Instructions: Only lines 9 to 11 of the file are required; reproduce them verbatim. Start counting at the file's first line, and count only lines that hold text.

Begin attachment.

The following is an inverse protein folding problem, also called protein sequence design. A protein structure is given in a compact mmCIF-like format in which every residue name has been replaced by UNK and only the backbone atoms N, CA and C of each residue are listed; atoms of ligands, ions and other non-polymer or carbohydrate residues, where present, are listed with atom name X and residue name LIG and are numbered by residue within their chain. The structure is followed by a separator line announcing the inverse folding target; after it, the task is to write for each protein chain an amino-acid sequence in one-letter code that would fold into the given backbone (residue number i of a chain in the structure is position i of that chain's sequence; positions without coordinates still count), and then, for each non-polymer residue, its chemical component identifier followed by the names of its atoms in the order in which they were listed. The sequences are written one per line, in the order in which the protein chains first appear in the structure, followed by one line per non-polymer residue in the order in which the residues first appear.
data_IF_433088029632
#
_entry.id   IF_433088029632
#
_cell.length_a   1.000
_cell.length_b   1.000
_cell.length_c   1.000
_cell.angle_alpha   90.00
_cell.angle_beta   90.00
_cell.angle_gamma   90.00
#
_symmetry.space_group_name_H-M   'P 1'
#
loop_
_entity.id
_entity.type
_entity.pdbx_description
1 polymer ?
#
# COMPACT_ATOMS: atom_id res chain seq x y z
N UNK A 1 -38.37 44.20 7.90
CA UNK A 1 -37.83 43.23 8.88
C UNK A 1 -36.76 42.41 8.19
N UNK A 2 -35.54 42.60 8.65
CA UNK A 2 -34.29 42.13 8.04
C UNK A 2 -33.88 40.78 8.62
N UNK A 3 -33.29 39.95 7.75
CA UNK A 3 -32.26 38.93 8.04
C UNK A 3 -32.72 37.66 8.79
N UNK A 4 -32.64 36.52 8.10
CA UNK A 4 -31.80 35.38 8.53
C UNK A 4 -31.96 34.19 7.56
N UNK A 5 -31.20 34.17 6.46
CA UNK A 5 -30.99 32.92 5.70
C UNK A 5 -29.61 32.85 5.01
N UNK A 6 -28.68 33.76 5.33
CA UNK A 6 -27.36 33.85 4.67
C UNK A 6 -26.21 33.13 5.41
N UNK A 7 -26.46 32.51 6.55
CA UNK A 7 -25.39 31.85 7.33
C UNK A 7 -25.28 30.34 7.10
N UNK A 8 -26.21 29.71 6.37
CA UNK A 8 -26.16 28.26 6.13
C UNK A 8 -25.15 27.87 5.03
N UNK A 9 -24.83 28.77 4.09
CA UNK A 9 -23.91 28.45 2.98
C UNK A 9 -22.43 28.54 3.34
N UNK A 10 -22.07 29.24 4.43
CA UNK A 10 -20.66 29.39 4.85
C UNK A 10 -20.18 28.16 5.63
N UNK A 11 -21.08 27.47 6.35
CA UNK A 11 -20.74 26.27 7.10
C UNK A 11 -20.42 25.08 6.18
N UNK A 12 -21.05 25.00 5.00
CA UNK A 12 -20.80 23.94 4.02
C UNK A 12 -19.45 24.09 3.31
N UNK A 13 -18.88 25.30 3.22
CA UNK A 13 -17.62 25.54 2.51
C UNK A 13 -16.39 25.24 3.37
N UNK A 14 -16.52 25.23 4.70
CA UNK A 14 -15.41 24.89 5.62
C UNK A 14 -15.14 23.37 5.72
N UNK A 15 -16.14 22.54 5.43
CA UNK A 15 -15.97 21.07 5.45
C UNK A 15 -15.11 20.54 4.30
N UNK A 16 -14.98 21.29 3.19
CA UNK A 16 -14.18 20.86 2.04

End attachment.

_cell.angle_alpha   90.00
_cell.angle_beta   90.00
_cell.angle_gamma   90.00